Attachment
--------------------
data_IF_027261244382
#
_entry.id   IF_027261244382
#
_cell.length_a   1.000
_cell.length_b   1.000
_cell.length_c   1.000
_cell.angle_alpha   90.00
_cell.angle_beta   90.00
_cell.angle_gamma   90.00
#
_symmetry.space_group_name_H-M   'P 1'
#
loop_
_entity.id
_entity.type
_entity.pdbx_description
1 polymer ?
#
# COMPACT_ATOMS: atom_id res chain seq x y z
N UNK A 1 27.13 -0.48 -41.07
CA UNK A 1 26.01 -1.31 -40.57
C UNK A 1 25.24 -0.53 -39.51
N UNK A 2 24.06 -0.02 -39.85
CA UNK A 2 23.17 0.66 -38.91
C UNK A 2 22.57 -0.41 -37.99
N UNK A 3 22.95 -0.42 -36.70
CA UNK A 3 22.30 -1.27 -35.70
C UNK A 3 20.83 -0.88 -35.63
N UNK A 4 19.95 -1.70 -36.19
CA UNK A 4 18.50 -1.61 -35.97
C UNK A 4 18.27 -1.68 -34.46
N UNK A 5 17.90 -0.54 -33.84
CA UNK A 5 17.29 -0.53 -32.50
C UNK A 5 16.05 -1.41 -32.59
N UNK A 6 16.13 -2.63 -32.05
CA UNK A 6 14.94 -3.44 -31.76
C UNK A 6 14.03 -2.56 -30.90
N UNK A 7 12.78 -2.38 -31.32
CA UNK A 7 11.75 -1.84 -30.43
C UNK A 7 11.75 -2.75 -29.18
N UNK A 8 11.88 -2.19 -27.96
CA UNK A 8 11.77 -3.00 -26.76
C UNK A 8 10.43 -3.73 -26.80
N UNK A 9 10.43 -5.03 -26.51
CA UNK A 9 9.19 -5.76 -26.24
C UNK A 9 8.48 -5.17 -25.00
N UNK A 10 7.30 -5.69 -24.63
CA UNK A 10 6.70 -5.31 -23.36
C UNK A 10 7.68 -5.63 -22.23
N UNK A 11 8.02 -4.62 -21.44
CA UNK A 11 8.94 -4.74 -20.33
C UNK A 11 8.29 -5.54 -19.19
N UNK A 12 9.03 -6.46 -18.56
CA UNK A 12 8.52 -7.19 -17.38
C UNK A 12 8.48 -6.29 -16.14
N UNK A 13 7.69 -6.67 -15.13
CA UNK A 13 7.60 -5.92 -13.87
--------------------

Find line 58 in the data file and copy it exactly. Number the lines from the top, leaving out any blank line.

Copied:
CA UNK A 13 7.60 -5.92 -13.87